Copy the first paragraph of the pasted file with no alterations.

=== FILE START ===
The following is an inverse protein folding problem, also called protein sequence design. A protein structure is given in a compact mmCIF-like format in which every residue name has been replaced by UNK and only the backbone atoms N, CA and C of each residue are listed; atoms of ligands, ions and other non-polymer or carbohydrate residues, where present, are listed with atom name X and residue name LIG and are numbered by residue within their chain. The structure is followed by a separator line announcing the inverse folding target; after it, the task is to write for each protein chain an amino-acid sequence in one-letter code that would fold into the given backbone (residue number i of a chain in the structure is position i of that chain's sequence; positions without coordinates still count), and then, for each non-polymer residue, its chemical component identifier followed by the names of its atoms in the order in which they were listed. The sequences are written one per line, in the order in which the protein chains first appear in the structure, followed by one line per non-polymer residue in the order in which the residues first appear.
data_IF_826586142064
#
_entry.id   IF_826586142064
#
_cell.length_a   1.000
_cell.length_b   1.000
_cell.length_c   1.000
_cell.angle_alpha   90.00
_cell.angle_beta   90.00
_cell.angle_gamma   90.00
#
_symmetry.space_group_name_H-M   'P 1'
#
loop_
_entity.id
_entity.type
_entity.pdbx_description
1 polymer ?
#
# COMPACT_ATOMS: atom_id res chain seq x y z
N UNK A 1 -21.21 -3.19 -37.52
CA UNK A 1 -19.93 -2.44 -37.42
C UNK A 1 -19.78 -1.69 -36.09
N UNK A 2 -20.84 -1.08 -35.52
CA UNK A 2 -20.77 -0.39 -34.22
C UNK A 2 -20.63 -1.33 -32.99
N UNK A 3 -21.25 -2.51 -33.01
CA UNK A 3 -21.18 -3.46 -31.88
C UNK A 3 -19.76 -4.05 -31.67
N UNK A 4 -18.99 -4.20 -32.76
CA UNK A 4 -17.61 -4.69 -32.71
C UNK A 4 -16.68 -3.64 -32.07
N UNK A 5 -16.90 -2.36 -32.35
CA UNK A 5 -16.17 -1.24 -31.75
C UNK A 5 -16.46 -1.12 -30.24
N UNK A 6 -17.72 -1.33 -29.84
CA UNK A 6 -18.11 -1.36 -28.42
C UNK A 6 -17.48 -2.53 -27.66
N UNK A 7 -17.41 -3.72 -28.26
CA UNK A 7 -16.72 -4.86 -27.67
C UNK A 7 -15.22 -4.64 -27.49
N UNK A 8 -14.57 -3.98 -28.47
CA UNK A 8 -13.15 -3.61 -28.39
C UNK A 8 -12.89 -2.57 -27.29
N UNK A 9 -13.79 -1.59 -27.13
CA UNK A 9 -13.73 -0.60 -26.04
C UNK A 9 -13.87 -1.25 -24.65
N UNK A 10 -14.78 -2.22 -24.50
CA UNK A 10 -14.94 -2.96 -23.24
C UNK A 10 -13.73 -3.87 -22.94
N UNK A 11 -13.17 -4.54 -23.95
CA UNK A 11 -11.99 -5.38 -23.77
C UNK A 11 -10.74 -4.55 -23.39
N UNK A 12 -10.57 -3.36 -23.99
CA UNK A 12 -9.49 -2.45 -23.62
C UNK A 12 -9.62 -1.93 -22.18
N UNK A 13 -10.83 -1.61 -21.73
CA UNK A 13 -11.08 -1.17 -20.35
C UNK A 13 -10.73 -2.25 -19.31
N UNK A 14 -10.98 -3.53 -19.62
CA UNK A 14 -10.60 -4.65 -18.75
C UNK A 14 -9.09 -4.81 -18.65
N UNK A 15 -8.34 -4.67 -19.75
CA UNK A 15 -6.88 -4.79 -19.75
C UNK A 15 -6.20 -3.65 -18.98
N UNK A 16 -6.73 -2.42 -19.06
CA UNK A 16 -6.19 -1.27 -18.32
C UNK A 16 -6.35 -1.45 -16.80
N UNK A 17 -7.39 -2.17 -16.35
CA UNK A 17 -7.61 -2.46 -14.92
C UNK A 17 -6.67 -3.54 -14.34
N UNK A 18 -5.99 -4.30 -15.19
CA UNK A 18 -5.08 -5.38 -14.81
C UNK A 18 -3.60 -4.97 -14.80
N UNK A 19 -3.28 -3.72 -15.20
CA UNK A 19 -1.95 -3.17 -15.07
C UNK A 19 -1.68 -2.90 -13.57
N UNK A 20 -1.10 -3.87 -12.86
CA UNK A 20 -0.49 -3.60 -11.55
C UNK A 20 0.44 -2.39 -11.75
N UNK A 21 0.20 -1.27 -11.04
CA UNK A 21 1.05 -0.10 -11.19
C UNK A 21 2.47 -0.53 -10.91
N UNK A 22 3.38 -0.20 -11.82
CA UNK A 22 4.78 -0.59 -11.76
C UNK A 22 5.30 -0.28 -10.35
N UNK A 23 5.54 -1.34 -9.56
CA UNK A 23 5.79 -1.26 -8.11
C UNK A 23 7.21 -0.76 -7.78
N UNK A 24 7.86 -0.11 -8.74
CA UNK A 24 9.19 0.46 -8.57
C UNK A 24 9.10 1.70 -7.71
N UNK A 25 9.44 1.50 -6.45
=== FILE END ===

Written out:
The following is an inverse protein folding problem, also called protein sequence design. A protein structure is given in a compact mmCIF-like format in which every residue name has been replaced by UNK and only the backbone atoms N, CA and C of each residue are listed; atoms of ligands, ions and other non-polymer or carbohydrate residues, where present, are listed with atom name X and residue name LIG and are numbered by residue within their chain. The structure is followed by a separator line announcing the inverse folding target; after it, the task is to write for each protein chain an amino-acid sequence in one-letter code that would fold into the given backbone (residue number i of a chain in the structure is position i of that chain's sequence; positions without coordinates still count), and then, for each non-polymer residue, its chemical component identifier followed by the names of its atoms in the order in which they were listed. The sequences are written one per line, in the order in which the protein chains first appear in the structure, followed by one line per non-polymer residue in the order in which the residues first appear.